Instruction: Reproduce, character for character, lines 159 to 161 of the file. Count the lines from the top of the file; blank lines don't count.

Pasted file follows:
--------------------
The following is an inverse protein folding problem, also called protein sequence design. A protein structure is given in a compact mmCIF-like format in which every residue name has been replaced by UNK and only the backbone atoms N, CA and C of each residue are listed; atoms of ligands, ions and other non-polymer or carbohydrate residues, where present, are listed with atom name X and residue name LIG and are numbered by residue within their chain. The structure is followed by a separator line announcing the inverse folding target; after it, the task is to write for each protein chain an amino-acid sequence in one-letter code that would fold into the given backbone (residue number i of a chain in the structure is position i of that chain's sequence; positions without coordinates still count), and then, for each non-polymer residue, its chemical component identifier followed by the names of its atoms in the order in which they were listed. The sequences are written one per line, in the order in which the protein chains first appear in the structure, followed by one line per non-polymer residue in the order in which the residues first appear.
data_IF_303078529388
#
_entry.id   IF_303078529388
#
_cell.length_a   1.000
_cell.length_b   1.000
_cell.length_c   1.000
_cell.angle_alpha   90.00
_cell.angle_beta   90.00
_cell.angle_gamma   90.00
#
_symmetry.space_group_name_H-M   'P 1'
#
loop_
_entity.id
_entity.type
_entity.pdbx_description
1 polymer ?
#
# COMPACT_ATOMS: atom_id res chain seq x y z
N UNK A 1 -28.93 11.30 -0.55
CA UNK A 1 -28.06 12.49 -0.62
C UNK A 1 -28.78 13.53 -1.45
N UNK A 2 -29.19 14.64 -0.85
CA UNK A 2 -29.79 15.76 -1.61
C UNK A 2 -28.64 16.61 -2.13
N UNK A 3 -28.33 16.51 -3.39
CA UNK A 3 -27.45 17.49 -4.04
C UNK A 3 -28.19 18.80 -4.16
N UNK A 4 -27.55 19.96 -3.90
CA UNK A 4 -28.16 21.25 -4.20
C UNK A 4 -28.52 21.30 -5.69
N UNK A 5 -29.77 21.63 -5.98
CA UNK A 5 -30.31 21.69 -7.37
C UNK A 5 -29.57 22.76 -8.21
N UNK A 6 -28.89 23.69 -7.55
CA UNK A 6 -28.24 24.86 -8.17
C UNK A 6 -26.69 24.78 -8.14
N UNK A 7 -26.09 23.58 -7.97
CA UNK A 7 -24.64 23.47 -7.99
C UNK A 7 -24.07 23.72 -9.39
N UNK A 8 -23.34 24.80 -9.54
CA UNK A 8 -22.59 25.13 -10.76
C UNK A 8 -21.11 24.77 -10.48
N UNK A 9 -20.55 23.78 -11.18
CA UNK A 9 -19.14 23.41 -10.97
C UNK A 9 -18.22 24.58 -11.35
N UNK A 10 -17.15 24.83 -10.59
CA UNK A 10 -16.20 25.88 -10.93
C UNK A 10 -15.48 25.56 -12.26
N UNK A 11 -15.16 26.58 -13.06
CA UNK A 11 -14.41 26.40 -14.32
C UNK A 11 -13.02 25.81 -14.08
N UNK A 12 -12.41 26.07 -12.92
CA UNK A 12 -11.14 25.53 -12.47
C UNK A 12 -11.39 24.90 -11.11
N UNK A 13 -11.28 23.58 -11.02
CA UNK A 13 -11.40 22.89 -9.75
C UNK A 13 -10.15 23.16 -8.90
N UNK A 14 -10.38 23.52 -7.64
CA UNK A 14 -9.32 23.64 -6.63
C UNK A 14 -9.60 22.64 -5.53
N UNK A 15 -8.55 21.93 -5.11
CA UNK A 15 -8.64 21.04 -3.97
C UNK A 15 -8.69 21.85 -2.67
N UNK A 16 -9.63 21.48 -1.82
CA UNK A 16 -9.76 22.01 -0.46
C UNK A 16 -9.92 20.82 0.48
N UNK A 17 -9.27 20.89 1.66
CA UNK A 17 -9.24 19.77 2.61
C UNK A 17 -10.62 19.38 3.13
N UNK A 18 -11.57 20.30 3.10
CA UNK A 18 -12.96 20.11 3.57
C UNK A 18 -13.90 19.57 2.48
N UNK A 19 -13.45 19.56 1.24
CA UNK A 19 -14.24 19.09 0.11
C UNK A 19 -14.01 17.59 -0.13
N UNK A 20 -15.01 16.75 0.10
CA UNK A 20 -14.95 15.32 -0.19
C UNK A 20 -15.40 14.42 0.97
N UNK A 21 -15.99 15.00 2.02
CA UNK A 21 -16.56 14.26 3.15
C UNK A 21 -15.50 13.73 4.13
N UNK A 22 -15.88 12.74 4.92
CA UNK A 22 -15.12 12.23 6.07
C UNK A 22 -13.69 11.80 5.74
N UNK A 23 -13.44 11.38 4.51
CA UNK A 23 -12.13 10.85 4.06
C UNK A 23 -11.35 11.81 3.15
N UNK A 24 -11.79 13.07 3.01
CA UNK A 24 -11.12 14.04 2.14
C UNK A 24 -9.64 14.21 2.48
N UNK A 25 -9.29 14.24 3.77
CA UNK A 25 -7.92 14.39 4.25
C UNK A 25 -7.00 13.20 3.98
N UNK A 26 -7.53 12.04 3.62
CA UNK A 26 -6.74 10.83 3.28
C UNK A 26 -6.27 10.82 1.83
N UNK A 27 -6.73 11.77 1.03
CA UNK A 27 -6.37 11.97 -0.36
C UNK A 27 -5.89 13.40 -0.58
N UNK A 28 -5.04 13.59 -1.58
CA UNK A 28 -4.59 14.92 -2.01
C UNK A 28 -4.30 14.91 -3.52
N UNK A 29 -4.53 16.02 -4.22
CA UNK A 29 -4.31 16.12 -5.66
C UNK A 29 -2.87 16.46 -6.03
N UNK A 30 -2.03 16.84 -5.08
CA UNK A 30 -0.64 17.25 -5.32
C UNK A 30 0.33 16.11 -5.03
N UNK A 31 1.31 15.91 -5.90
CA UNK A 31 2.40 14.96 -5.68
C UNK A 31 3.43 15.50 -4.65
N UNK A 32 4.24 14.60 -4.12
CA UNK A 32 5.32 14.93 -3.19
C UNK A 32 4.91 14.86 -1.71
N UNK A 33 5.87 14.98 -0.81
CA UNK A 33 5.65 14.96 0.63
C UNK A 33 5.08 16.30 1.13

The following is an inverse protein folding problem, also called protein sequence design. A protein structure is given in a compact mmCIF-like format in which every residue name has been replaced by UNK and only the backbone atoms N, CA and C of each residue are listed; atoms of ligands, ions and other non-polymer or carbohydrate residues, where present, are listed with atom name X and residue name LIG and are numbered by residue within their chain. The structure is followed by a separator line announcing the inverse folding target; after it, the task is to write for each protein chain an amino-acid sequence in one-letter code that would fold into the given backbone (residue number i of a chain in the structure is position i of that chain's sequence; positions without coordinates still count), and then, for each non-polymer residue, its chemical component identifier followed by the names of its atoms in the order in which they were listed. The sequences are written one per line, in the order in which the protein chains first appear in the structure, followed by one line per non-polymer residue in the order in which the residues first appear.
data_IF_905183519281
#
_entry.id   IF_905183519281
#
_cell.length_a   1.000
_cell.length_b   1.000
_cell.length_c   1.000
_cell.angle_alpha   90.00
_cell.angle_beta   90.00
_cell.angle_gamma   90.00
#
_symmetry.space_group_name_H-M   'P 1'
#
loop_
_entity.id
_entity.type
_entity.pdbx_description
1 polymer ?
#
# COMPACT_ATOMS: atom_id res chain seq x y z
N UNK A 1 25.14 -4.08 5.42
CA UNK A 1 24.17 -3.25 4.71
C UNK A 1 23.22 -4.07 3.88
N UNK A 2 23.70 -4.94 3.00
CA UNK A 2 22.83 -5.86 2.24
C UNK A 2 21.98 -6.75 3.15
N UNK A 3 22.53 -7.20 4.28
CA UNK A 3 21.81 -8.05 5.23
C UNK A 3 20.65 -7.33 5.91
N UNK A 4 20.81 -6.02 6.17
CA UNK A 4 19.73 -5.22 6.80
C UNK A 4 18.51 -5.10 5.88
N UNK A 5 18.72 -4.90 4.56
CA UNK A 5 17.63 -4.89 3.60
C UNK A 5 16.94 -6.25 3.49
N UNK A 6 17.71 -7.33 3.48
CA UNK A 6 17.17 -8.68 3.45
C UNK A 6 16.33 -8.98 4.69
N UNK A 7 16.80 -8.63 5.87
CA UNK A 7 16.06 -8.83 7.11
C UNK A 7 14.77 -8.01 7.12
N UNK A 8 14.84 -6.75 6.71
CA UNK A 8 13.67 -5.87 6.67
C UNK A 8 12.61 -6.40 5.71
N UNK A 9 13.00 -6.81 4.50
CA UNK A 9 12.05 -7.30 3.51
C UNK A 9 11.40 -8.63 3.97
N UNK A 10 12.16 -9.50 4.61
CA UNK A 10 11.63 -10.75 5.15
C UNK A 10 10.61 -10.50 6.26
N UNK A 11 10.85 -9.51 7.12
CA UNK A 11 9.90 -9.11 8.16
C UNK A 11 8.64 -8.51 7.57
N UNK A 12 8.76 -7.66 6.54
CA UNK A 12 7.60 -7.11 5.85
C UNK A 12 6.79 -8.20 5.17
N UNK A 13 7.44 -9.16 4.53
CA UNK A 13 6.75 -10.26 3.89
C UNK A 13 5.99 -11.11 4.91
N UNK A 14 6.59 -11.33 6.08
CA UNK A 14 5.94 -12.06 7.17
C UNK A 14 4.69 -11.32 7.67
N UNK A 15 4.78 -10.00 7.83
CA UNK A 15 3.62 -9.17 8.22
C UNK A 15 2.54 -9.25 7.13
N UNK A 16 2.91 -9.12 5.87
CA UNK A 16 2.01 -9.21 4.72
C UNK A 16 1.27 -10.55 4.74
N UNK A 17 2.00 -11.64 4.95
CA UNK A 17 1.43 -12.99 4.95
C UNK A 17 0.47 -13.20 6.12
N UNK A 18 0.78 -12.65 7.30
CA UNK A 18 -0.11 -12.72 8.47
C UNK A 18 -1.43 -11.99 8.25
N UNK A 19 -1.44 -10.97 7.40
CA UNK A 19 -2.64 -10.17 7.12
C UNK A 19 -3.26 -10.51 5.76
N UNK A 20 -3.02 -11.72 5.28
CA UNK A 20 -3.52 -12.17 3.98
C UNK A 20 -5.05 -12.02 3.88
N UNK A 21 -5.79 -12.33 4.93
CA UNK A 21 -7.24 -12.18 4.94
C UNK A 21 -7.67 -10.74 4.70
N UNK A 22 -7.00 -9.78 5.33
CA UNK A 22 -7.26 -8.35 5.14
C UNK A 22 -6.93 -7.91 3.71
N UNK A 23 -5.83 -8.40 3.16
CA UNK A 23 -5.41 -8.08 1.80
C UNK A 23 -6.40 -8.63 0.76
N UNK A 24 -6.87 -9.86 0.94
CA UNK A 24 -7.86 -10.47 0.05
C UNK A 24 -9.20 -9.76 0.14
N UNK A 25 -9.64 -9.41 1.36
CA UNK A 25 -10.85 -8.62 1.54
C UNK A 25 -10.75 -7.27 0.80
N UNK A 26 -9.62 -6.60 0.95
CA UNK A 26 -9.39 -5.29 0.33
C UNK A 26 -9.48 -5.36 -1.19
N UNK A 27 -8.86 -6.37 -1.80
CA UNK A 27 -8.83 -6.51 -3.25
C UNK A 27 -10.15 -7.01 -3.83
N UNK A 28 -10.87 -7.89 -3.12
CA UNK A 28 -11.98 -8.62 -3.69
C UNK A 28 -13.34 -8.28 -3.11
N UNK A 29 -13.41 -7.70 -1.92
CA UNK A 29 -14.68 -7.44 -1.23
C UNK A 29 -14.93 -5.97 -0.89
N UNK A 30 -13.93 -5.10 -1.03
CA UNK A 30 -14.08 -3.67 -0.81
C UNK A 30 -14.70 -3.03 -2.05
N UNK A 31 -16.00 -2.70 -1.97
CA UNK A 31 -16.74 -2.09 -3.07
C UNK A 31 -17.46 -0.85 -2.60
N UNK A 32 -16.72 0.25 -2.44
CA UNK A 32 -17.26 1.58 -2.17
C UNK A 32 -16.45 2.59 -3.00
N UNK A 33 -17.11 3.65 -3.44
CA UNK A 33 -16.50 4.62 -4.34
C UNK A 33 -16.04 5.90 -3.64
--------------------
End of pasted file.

C UNK A 6 16.33 -8.98 4.69
N UNK A 7 16.80 -8.63 5.87
CA UNK A 7 16.06 -8.83 7.11